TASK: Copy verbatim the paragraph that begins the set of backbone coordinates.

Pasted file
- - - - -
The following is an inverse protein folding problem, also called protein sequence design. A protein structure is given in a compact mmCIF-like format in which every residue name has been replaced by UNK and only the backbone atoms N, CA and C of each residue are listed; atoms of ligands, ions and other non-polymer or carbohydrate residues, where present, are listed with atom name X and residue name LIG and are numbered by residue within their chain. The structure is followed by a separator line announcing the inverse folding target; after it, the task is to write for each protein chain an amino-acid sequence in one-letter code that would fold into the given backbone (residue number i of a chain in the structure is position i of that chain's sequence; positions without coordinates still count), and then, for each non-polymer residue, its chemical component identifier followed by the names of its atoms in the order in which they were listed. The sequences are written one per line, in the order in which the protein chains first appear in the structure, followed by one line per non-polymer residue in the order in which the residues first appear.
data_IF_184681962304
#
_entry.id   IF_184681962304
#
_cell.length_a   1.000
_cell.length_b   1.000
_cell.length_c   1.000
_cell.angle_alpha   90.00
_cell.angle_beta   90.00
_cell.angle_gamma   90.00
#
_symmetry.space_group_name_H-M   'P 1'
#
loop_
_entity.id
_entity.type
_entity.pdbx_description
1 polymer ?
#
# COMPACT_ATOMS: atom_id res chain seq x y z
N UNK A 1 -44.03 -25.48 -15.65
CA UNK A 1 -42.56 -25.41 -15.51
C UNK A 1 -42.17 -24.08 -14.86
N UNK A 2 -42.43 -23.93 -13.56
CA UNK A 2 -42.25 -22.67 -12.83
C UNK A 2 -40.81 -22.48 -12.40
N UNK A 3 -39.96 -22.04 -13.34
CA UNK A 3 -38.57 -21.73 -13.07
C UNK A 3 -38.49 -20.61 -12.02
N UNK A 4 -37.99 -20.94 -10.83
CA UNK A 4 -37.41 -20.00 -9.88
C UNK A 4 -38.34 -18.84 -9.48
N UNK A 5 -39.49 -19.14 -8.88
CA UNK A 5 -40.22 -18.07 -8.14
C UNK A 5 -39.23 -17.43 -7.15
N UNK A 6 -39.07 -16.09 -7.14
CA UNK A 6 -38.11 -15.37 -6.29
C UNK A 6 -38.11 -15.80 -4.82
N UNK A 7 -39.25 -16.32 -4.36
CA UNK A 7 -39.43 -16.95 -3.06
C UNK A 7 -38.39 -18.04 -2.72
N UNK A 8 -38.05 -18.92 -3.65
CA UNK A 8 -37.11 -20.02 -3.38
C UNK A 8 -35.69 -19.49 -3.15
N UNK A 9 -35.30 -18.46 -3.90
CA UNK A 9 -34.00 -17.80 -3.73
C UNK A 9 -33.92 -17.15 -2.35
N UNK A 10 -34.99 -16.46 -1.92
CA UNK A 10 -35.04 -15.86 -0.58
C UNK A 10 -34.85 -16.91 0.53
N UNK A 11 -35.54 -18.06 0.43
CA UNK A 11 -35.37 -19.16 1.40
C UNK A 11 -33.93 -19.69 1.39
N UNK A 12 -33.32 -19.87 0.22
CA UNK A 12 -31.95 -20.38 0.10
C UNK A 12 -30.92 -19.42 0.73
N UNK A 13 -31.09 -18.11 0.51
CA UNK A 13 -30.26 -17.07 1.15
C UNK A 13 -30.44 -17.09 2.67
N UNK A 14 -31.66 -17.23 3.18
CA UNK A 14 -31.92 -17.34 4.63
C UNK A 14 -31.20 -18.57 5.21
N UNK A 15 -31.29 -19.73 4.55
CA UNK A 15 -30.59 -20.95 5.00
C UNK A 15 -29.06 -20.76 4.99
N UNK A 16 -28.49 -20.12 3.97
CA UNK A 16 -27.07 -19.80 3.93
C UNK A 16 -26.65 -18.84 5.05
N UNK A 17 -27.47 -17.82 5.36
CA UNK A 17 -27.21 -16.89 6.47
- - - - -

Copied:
The following is an inverse protein folding problem, also called protein sequence design. A protein structure is given in a compact mmCIF-like format in which every residue name has been replaced by UNK and only the backbone atoms N, CA and C of each residue are listed; atoms of ligands, ions and other non-polymer or carbohydrate residues, where present, are listed with atom name X and residue name LIG and are numbered by residue within their chain. The structure is followed by a separator line announcing the inverse folding target; after it, the task is to write for each protein chain an amino-acid sequence in one-letter code that would fold into the given backbone (residue number i of a chain in the structure is position i of that chain's sequence; positions without coordinates still count), and then, for each non-polymer residue, its chemical component identifier followed by the names of its atoms in the order in which they were listed. The sequences are written one per line, in the order in which the protein chains first appear in the structure, followed by one line per non-polymer residue in the order in which the residues first appear.